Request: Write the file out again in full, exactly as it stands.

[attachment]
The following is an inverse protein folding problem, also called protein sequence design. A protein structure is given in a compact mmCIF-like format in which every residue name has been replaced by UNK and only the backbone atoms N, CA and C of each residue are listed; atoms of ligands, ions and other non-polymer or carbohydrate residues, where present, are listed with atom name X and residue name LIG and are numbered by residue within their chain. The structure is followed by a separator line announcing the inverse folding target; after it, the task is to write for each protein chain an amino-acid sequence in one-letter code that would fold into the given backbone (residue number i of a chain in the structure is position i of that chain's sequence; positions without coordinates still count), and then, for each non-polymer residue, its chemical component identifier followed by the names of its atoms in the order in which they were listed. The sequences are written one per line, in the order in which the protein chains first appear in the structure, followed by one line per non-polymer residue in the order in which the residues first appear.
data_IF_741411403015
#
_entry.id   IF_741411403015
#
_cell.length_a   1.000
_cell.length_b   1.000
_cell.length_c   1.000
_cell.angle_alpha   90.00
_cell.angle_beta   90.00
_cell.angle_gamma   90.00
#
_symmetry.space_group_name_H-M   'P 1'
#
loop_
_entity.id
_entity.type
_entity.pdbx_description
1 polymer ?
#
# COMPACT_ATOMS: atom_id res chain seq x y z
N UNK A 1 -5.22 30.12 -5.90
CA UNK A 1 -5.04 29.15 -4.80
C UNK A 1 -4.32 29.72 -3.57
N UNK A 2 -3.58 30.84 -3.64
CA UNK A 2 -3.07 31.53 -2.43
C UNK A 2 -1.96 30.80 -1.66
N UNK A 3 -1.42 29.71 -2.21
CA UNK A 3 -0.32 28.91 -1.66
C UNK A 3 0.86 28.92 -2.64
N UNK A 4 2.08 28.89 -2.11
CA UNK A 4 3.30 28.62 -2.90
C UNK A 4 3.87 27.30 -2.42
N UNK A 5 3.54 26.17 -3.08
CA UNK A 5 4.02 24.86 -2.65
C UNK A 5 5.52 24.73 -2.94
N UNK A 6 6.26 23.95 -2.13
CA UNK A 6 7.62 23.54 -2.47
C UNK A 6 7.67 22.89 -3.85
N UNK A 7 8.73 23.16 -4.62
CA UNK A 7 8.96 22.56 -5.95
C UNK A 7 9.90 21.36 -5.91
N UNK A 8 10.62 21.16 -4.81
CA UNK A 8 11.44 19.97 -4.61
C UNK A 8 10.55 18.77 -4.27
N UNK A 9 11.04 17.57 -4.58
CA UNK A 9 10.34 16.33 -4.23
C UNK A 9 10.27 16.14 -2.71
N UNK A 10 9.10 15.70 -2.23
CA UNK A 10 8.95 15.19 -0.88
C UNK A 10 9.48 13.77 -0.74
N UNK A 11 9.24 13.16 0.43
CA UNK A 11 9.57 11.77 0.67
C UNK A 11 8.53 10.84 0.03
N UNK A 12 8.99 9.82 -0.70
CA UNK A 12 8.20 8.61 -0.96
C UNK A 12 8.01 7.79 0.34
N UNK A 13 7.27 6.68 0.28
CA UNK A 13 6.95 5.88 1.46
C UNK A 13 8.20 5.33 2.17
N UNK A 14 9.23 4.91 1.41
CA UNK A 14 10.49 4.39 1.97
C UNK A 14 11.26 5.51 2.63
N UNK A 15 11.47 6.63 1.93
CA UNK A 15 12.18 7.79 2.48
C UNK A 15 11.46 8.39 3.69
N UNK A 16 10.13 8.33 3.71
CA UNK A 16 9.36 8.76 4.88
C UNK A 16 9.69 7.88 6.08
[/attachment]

The following is an inverse protein folding problem, also called protein sequence design. A protein structure is given in a compact mmCIF-like format in which every residue name has been replaced by UNK and only the backbone atoms N, CA and C of each residue are listed; atoms of ligands, ions and other non-polymer or carbohydrate residues, where present, are listed with atom name X and residue name LIG and are numbered by residue within their chain. The structure is followed by a separator line announcing the inverse folding target; after it, the task is to write for each protein chain an amino-acid sequence in one-letter code that would fold into the given backbone (residue number i of a chain in the structure is position i of that chain's sequence; positions without coordinates still count), and then, for each non-polymer residue, its chemical component identifier followed by the names of its atoms in the order in which they were listed. The sequences are written one per line, in the order in which the protein chains first appear in the structure, followed by one line per non-polymer residue in the order in which the residues first appear.
data_IF_741411403015
#
_entry.id   IF_741411403015
#
_cell.length_a   1.000
_cell.length_b   1.000
_cell.length_c   1.000
_cell.angle_alpha   90.00
_cell.angle_beta   90.00
_cell.angle_gamma   90.00
#
_symmetry.space_group_name_H-M   'P 1'
#
loop_
_entity.id
_entity.type
_entity.pdbx_description
1 polymer ?
#
# COMPACT_ATOMS: atom_id res chain seq x y z
N UNK A 1 -5.22 30.12 -5.90
CA UNK A 1 -5.04 29.15 -4.80
C UNK A 1 -4.32 29.72 -3.57
N UNK A 2 -3.58 30.84 -3.64
CA UNK A 2 -3.07 31.53 -2.43
C UNK A 2 -1.96 30.80 -1.66
N UNK A 3 -1.42 29.71 -2.21
CA UNK A 3 -0.32 28.91 -1.66
C UNK A 3 0.86 28.92 -2.64
N UNK A 4 2.08 28.89 -2.11
CA UNK A 4 3.30 28.62 -2.90
C UNK A 4 3.87 27.30 -2.42
N UNK A 5 3.54 26.17 -3.08
CA UNK A 5 4.02 24.86 -2.65
C UNK A 5 5.52 24.73 -2.94
N UNK A 6 6.26 23.95 -2.13
CA UNK A 6 7.62 23.54 -2.47
C UNK A 6 7.67 22.89 -3.85
N UNK A 7 8.73 23.16 -4.62
CA UNK A 7 8.96 22.56 -5.95
C UNK A 7 9.90 21.36 -5.91
N UNK A 8 10.62 21.16 -4.81
CA UNK A 8 11.44 19.97 -4.61
C UNK A 8 10.55 18.77 -4.27
N UNK A 9 11.04 17.57 -4.58
CA UNK A 9 10.34 16.33 -4.23
C UNK A 9 10.27 16.14 -2.71
N UNK A 10 9.10 15.70 -2.23
CA UNK A 10 8.95 15.19 -0.88
C UNK A 10 9.48 13.77 -0.74
N UNK A 11 9.24 13.16 0.43
CA UNK A 11 9.57 11.77 0.67
C UNK A 11 8.53 10.84 0.03
N UNK A 12 8.99 9.82 -0.70
CA UNK A 12 8.20 8.61 -0.96
C UNK A 12 8.01 7.79 0.34
N UNK A 13 7.27 6.68 0.28
CA UNK A 13 6.95 5.88 1.46
C UNK A 13 8.20 5.33 2.17
N UNK A 14 9.23 4.91 1.41
CA UNK A 14 10.49 4.39 1.97
C UNK A 14 11.26 5.51 2.63
N UNK A 15 11.47 6.63 1.93
CA UNK A 15 12.18 7.79 2.48
C UNK A 15 11.46 8.39 3.69
N UNK A 16 10.13 8.33 3.71
CA UNK A 16 9.36 8.76 4.88
C UNK A 16 9.69 7.88 6.08